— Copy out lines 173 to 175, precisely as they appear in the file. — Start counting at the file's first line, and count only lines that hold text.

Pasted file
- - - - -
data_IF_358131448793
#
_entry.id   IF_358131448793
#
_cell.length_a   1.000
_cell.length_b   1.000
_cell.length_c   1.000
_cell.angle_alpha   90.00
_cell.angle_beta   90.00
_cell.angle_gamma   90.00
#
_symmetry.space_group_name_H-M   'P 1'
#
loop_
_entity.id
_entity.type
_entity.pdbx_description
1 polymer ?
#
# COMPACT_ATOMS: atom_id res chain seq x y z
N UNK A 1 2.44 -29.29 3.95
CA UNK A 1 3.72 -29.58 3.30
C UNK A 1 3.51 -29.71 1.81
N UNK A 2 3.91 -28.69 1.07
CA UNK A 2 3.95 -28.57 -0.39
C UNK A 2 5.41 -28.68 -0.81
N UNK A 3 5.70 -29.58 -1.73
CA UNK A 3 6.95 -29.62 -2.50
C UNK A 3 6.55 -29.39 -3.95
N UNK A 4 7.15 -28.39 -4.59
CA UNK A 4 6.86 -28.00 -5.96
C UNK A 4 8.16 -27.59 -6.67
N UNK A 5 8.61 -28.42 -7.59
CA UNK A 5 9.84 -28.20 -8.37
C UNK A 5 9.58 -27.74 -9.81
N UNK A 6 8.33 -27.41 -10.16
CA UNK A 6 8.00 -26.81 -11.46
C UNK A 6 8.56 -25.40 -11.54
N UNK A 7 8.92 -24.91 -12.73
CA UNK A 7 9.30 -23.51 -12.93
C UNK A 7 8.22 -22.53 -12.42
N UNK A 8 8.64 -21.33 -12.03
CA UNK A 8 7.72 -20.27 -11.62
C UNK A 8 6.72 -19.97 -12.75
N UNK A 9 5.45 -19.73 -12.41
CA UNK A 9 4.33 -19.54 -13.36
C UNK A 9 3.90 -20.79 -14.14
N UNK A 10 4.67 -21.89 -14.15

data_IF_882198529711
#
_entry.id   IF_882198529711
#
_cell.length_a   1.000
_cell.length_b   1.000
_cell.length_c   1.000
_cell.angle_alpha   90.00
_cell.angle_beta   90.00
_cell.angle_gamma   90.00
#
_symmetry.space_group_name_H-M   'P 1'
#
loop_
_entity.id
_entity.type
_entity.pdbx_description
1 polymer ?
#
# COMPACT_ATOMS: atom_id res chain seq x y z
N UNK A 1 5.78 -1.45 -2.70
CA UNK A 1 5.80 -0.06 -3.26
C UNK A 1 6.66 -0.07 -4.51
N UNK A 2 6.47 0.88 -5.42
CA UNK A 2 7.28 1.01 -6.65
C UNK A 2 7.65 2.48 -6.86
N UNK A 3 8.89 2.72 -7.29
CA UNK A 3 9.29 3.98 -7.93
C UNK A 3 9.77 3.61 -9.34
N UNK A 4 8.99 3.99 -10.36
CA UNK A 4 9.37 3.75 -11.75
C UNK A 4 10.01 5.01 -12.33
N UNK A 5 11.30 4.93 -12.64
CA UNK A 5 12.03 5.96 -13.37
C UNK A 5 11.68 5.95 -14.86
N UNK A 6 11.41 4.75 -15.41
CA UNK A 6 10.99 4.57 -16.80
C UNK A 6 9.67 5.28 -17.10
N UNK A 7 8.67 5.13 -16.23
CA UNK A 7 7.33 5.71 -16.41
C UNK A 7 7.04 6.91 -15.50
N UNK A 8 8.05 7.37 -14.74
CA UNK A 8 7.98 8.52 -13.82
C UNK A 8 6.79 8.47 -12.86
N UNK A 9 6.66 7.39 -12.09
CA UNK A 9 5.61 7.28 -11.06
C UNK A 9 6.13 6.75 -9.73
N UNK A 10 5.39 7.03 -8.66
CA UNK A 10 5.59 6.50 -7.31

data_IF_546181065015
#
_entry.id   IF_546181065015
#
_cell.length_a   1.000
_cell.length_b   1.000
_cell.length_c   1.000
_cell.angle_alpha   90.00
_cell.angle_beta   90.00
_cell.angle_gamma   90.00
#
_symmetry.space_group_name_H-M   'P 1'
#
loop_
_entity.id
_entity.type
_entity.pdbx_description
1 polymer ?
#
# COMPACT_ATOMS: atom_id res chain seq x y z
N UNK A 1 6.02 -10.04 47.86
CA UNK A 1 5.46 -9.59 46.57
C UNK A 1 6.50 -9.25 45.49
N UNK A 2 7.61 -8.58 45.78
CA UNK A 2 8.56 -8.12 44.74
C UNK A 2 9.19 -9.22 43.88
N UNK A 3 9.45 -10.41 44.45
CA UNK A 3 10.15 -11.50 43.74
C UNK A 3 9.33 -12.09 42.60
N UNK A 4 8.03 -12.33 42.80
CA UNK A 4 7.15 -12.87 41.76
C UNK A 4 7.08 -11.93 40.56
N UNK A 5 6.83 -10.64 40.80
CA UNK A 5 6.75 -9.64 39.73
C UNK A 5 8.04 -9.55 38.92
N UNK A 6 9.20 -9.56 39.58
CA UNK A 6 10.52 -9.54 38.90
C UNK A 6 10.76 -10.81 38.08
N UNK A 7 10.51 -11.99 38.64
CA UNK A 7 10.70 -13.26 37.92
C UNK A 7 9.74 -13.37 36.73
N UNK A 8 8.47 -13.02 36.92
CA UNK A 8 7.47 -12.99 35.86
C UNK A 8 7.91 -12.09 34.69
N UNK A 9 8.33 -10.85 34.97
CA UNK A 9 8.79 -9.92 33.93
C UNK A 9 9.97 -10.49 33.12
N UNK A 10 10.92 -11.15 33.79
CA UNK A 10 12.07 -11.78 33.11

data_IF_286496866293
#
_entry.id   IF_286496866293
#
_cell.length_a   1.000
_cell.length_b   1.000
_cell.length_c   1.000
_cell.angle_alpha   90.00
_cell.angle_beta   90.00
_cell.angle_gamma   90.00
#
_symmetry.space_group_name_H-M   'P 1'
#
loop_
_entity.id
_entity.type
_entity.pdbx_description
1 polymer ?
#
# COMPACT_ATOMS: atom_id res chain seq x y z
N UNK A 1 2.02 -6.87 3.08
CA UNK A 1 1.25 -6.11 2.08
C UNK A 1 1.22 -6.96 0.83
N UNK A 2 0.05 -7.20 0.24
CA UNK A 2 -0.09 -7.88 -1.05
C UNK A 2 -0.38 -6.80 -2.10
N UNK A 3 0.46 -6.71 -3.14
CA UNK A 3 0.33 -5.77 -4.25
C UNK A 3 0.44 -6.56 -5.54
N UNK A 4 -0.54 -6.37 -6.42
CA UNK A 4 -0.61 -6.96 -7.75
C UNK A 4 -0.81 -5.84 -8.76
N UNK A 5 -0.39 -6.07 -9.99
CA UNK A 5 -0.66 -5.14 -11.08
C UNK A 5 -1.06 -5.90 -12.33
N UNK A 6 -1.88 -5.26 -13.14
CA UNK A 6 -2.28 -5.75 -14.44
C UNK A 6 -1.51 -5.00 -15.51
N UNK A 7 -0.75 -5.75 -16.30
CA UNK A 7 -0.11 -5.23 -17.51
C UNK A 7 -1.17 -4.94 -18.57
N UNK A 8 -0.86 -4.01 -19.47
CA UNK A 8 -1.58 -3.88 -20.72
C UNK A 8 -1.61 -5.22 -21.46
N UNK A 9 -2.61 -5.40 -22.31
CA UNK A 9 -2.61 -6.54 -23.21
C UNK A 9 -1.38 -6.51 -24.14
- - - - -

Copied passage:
N UNK A 3 0.46 -6.71 -3.14
CA UNK A 3 0.33 -5.77 -4.25
C UNK A 3 0.44 -6.56 -5.54